It’s accused of hospitalizing nine freshmen from Central Washington University. Gangsters from New York City allegedly forced a gay man to chug it while he was being tortured. And it tastes almost as nasty as its reputation.
It’s the alcoholic energy drink Four Loko. And its pervasive presence in the news lately has resulted in warnings and proposed bans from across the nation—including Washington state Attorney General Rob McKenna’s call to prohibit sales in the Evergreen State.
But here in Oregon—where the caffeine-infused drink with 12 percent alcohol is sold statewide—most government and health-care officials are far less alarmist.
Emergency-room doctors from Oregon Health & Science University and Legacy Emanuel Hospital say they haven’t noticed an uptick in alcohol poisoning from the energy drink. Unlike his counterpart in Washington, Oregon Attorney General John Kroger isn’t taking a position, says his spokesman, Tony Green. And Theresa Marchetti from Portland’s Office of Neighborhood Involvement didn’t return a phone call about whether alcoholic energy drinks would be included in the city’s proposed alcohol impact area.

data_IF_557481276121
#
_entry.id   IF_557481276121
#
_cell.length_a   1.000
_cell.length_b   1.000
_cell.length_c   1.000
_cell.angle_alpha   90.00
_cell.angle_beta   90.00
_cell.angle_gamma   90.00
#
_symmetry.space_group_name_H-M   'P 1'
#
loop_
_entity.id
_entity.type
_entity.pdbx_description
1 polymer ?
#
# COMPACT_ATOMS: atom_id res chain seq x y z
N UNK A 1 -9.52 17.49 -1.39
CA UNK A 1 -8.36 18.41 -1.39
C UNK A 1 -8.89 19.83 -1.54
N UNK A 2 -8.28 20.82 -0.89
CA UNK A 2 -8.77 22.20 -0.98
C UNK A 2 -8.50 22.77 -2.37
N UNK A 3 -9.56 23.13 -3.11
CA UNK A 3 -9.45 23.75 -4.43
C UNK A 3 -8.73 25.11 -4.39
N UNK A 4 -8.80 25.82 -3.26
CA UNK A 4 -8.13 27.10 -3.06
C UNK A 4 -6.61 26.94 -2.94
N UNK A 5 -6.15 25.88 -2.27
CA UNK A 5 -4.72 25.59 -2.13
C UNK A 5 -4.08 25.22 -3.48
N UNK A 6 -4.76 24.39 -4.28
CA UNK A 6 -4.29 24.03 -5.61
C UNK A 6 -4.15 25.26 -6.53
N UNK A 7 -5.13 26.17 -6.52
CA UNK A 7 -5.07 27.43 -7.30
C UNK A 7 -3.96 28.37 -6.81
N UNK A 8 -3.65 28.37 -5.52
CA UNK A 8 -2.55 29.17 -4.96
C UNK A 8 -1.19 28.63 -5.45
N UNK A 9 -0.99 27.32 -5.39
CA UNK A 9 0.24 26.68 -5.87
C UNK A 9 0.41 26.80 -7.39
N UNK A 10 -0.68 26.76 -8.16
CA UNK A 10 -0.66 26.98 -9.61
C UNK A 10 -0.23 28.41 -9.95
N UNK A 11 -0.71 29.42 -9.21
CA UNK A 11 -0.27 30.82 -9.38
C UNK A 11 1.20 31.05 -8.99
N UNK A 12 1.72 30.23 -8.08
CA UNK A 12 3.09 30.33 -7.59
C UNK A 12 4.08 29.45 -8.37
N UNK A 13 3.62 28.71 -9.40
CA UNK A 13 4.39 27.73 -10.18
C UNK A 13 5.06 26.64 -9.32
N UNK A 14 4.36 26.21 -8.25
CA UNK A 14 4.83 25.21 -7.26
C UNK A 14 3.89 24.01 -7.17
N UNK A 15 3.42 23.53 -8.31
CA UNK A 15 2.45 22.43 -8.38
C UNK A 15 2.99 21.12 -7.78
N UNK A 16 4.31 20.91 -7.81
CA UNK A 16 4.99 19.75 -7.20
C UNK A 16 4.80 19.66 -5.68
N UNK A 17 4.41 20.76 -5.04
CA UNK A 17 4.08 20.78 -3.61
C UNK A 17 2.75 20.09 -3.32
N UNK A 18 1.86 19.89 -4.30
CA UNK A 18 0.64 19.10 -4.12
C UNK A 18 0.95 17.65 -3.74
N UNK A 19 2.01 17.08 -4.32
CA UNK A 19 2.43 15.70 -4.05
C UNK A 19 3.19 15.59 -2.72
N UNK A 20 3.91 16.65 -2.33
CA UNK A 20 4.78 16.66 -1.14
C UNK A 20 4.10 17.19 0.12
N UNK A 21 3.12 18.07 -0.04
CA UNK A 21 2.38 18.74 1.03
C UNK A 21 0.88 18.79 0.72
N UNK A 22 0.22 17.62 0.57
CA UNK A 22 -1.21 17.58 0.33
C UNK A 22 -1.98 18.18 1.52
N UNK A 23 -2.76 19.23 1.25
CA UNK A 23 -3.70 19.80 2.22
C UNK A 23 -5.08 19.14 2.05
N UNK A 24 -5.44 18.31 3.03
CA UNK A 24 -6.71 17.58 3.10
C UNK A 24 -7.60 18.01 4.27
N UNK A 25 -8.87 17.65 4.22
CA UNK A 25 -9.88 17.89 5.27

Two organizations in Oregon have come out against Four Loko and other high-octane energy drinks. The nonprofit Oregon Partnership has called for a federal ban (PDF). And the Oregon Liquor Control Commission says it’s “reviewing options” (PDF) to address public-safety concerns.
Meantime, Four Loko’s presence in the culture continues to grow.
There’s no dearth of YouTube videos of people chugging the stuff.